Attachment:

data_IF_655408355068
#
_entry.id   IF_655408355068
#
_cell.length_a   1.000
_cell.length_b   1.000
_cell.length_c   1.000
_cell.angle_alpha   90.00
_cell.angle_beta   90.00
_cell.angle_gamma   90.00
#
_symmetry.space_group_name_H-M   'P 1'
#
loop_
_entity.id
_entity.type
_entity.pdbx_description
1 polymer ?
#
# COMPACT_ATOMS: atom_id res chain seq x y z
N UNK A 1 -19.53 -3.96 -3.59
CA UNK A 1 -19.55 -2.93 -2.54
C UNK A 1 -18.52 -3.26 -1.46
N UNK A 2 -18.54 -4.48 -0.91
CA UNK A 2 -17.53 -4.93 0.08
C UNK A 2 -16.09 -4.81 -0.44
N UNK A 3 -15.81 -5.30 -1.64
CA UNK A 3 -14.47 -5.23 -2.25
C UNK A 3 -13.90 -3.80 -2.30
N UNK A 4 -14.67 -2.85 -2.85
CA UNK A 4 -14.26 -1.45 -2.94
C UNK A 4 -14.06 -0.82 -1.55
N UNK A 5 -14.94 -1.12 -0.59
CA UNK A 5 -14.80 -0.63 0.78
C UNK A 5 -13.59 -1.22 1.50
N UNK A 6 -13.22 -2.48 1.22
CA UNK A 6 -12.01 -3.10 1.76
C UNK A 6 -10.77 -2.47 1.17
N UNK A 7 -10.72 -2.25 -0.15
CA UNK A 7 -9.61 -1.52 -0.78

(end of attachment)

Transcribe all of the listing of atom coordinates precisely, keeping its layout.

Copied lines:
data_IF_655408355068
#
_entry.id   IF_655408355068
#
_cell.length_a   1.000
_cell.length_b   1.000
_cell.length_c   1.000
_cell.angle_alpha   90.00
_cell.angle_beta   90.00
_cell.angle_gamma   90.00
#
_symmetry.space_group_name_H-M   'P 1'
#
loop_
_entity.id
_entity.type
_entity.pdbx_description
1 polymer ?
#
# COMPACT_ATOMS: atom_id res chain seq x y z
N UNK A 1 -19.53 -3.96 -3.59
CA UNK A 1 -19.55 -2.93 -2.54
C UNK A 1 -18.52 -3.26 -1.46
N UNK A 2 -18.54 -4.48 -0.91
CA UNK A 2 -17.53 -4.93 0.08
C UNK A 2 -16.09 -4.81 -0.44
N UNK A 3 -15.81 -5.30 -1.64
CA UNK A 3 -14.47 -5.23 -2.25
C UNK A 3 -13.90 -3.80 -2.30
N UNK A 4 -14.67 -2.85 -2.85
CA UNK A 4 -14.26 -1.45 -2.94
C UNK A 4 -14.06 -0.82 -1.55
N UNK A 5 -14.94 -1.12 -0.59
CA UNK A 5 -14.80 -0.63 0.78
C UNK A 5 -13.59 -1.22 1.50
N UNK A 6 -13.22 -2.48 1.22
CA UNK A 6 -12.01 -3.10 1.76
C UNK A 6 -10.77 -2.47 1.17
N UNK A 7 -10.72 -2.25 -0.15
CA UNK A 7 -9.61 -1.52 -0.78